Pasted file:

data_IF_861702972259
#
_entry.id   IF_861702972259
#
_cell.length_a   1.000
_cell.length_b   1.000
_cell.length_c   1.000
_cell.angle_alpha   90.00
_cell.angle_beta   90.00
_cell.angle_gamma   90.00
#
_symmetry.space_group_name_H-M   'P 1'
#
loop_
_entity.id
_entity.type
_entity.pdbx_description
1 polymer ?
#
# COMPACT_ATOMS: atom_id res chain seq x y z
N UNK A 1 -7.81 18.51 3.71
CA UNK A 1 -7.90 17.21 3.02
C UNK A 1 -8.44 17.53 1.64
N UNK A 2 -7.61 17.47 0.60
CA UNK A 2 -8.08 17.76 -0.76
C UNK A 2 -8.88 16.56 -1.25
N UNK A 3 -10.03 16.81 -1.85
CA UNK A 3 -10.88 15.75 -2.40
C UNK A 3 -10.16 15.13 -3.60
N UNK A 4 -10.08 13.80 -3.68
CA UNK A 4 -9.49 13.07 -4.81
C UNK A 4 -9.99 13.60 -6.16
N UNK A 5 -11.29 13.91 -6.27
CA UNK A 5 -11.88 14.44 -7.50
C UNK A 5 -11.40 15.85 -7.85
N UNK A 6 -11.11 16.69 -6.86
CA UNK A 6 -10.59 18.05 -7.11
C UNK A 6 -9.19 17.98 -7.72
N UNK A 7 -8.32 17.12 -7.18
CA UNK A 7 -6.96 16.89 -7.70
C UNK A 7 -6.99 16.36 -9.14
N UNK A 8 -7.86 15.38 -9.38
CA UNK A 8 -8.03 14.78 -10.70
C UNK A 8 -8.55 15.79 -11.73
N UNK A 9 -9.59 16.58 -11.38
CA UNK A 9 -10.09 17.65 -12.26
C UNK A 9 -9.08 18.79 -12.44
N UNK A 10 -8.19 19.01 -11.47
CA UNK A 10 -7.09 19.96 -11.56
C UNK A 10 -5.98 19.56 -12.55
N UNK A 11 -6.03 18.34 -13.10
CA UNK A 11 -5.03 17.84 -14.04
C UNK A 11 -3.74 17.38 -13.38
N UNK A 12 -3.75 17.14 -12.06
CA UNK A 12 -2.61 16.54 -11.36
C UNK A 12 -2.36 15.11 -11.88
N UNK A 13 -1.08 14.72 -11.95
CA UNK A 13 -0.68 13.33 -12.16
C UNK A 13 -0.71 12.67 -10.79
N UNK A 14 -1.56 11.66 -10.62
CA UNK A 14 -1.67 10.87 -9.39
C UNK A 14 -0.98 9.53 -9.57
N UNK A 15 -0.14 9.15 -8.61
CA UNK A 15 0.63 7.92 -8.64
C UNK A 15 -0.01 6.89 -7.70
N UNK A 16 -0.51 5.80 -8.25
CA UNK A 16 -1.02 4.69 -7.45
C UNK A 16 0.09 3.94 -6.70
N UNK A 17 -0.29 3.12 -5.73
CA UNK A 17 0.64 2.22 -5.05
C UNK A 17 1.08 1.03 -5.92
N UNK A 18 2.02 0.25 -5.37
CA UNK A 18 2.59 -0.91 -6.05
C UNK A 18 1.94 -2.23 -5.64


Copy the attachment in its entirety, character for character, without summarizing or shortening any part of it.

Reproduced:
data_IF_861702972259
#
_entry.id   IF_861702972259
#
_cell.length_a   1.000
_cell.length_b   1.000
_cell.length_c   1.000
_cell.angle_alpha   90.00
_cell.angle_beta   90.00
_cell.angle_gamma   90.00
#
_symmetry.space_group_name_H-M   'P 1'
#
loop_
_entity.id
_entity.type
_entity.pdbx_description
1 polymer ?
#
# COMPACT_ATOMS: atom_id res chain seq x y z
N UNK A 1 -7.81 18.51 3.71
CA UNK A 1 -7.90 17.21 3.02
C UNK A 1 -8.44 17.53 1.64
N UNK A 2 -7.61 17.47 0.60
CA UNK A 2 -8.08 17.76 -0.76
C UNK A 2 -8.88 16.56 -1.25
N UNK A 3 -10.03 16.81 -1.85
CA UNK A 3 -10.88 15.75 -2.40
C UNK A 3 -10.16 15.13 -3.60
N UNK A 4 -10.08 13.80 -3.68
CA UNK A 4 -9.49 13.07 -4.81
C UNK A 4 -9.99 13.60 -6.16
N UNK A 5 -11.29 13.91 -6.27
CA UNK A 5 -11.88 14.44 -7.50
C UNK A 5 -11.40 15.85 -7.85
N UNK A 6 -11.11 16.69 -6.86
CA UNK A 6 -10.59 18.05 -7.11
C UNK A 6 -9.19 17.98 -7.72
N UNK A 7 -8.32 17.12 -7.18
CA UNK A 7 -6.96 16.89 -7.70
C UNK A 7 -6.99 16.36 -9.14
N UNK A 8 -7.86 15.38 -9.38
CA UNK A 8 -8.03 14.78 -10.70
C UNK A 8 -8.55 15.79 -11.73
N UNK A 9 -9.59 16.58 -11.38
CA UNK A 9 -10.09 17.65 -12.26
C UNK A 9 -9.08 18.79 -12.44
N UNK A 10 -8.19 19.01 -11.47
CA UNK A 10 -7.09 19.96 -11.56
C UNK A 10 -5.98 19.56 -12.55
N UNK A 11 -6.03 18.34 -13.10
CA UNK A 11 -5.03 17.84 -14.04
C UNK A 11 -3.74 17.38 -13.38
N UNK A 12 -3.75 17.14 -12.06
CA UNK A 12 -2.61 16.54 -11.36
C UNK A 12 -2.36 15.11 -11.88
N UNK A 13 -1.08 14.72 -11.95
CA UNK A 13 -0.68 13.33 -12.16
C UNK A 13 -0.71 12.67 -10.79
N UNK A 14 -1.56 11.66 -10.62
CA UNK A 14 -1.67 10.87 -9.39
C UNK A 14 -0.98 9.53 -9.57
N UNK A 15 -0.14 9.15 -8.61
CA UNK A 15 0.63 7.92 -8.64
C UNK A 15 -0.01 6.89 -7.70
N UNK A 16 -0.51 5.80 -8.25
CA UNK A 16 -1.02 4.69 -7.45
C UNK A 16 0.09 3.94 -6.70
N UNK A 17 -0.29 3.12 -5.73
CA UNK A 17 0.64 2.22 -5.05
C UNK A 17 1.08 1.03 -5.92
N UNK A 18 2.02 0.25 -5.37
CA UNK A 18 2.59 -0.91 -6.05
C UNK A 18 1.94 -2.23 -5.64